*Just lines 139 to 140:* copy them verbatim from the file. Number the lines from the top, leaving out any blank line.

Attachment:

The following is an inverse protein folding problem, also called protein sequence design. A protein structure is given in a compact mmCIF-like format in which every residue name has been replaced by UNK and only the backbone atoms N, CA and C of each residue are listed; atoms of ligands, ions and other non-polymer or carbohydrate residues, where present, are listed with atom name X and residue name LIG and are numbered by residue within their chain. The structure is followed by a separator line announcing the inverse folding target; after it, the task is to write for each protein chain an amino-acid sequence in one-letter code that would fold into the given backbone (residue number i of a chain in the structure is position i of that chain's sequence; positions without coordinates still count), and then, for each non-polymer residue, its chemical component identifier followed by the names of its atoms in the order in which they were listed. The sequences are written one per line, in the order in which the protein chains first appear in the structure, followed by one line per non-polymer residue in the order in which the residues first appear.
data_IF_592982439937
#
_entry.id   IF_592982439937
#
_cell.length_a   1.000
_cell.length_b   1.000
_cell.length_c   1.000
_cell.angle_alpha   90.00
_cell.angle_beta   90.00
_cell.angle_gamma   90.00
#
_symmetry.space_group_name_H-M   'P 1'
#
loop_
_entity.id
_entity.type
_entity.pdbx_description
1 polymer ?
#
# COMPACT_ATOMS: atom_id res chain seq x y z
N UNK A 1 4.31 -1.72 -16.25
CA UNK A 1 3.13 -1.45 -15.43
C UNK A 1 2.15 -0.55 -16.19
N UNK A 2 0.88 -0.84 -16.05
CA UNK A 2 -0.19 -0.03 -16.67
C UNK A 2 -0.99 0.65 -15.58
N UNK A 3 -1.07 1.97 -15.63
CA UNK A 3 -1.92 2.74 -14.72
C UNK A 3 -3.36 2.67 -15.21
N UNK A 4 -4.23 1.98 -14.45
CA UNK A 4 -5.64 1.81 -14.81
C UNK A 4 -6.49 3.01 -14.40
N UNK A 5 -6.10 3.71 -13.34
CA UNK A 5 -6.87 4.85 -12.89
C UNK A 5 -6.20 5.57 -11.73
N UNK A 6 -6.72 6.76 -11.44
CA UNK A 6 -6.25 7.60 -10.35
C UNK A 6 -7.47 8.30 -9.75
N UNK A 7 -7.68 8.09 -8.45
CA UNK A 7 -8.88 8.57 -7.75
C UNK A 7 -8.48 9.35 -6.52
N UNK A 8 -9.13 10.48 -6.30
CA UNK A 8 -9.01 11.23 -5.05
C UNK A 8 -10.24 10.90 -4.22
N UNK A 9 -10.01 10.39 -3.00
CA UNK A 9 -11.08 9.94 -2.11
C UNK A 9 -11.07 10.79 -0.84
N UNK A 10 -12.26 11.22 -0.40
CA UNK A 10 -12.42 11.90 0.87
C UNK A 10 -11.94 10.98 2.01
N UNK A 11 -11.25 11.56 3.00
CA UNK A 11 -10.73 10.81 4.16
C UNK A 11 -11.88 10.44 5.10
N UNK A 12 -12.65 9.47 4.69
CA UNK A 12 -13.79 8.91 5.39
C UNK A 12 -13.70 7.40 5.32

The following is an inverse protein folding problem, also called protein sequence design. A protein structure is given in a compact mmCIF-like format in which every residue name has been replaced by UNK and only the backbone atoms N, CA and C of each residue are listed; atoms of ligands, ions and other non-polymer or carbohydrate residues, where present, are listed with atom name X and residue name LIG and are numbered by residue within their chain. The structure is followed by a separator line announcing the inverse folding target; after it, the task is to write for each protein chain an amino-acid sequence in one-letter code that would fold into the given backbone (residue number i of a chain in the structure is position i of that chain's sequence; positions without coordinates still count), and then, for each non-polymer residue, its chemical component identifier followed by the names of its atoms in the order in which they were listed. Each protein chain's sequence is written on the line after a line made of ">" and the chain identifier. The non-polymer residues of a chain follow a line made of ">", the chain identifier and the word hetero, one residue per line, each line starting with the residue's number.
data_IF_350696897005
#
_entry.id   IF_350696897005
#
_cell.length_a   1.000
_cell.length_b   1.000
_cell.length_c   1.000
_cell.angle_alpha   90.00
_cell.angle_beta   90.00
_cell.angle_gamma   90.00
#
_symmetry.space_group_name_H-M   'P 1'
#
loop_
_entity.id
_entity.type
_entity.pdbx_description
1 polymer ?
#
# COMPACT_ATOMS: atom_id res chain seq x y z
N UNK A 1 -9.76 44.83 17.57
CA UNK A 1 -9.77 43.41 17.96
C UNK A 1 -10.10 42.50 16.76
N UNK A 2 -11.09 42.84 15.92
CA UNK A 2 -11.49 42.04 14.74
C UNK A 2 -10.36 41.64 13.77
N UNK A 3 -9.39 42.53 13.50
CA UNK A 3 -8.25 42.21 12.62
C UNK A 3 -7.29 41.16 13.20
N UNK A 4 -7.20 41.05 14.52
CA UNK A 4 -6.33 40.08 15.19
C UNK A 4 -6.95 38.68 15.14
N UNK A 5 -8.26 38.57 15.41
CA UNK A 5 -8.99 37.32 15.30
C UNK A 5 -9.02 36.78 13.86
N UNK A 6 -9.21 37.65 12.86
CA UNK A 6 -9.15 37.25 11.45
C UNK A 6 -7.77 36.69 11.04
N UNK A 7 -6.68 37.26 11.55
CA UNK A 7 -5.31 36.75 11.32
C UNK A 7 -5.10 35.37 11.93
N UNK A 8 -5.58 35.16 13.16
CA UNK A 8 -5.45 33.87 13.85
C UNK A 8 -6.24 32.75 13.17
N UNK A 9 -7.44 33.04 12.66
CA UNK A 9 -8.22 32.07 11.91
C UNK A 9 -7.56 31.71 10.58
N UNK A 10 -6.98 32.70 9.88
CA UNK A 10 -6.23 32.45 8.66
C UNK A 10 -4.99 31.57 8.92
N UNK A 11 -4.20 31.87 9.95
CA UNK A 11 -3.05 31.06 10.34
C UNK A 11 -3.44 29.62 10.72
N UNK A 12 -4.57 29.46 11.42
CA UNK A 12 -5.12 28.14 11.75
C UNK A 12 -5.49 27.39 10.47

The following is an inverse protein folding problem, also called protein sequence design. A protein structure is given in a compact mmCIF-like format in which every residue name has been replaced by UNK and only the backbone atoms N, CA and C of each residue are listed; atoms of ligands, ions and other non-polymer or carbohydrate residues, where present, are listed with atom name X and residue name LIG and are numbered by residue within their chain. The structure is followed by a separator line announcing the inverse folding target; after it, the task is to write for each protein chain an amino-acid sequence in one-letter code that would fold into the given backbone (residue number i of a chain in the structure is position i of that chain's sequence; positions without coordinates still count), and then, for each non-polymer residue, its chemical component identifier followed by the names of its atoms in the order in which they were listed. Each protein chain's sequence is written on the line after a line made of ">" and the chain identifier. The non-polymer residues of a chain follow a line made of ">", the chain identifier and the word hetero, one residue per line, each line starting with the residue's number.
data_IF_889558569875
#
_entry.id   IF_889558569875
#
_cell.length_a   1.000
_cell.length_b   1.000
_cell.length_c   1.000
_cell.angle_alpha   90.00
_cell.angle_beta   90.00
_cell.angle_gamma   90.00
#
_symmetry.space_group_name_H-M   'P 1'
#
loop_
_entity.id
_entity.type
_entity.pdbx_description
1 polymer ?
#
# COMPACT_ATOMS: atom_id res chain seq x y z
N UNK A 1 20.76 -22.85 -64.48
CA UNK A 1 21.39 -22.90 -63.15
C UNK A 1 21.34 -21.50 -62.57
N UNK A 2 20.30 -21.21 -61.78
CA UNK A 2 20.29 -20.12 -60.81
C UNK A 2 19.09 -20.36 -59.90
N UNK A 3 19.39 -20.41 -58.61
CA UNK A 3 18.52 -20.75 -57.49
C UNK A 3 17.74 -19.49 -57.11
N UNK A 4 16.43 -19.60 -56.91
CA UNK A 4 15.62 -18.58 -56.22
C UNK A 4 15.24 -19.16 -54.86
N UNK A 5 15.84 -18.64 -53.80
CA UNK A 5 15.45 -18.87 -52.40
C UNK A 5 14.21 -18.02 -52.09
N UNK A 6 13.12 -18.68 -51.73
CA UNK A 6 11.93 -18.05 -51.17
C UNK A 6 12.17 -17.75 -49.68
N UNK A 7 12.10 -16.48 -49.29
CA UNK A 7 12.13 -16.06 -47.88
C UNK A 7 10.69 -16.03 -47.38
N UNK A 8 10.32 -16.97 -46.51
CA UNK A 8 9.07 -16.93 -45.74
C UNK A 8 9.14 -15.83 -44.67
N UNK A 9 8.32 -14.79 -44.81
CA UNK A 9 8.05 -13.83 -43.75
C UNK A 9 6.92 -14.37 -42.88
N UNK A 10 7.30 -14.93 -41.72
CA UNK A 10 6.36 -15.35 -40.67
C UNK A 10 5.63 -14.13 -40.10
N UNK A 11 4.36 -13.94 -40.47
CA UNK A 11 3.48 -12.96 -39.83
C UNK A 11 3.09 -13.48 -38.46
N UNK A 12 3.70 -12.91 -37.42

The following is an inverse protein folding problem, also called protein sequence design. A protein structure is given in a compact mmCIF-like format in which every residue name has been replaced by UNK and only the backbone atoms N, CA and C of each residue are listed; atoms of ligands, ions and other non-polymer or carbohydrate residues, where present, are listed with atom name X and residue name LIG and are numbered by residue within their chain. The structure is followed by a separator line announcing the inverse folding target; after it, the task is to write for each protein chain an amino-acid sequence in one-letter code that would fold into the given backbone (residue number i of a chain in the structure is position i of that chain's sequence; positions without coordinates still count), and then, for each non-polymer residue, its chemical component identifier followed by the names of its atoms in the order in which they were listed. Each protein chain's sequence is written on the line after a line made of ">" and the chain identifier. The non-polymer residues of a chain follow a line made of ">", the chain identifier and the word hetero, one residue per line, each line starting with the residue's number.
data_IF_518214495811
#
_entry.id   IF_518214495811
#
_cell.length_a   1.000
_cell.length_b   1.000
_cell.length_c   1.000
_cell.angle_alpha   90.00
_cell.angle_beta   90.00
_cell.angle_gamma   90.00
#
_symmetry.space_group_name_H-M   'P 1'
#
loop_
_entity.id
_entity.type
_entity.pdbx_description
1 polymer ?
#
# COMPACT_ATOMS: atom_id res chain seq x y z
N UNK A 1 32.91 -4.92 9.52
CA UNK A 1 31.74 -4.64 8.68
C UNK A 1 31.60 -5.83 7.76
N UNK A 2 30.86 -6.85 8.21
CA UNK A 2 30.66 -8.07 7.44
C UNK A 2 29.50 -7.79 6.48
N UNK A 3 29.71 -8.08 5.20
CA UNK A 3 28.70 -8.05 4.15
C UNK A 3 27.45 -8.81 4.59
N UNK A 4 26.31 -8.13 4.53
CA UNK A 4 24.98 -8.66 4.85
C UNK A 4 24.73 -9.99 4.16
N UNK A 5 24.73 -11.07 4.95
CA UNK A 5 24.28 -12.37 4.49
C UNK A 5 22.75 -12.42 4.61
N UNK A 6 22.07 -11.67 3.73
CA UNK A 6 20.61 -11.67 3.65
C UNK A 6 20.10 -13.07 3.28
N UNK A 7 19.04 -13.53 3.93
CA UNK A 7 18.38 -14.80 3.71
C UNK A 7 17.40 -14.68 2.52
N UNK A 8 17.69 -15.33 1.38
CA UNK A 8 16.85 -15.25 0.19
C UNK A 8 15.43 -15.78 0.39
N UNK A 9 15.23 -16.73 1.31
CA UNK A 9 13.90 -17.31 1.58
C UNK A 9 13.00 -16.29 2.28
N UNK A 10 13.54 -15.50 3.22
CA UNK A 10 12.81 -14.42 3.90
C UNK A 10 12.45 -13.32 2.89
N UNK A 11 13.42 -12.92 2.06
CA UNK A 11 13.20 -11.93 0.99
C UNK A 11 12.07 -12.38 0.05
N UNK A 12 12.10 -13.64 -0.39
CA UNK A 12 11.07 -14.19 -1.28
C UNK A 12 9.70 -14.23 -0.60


N UNK A 2 20.30 -21.21 -61.78
CA UNK A 2 20.29 -20.12 -60.81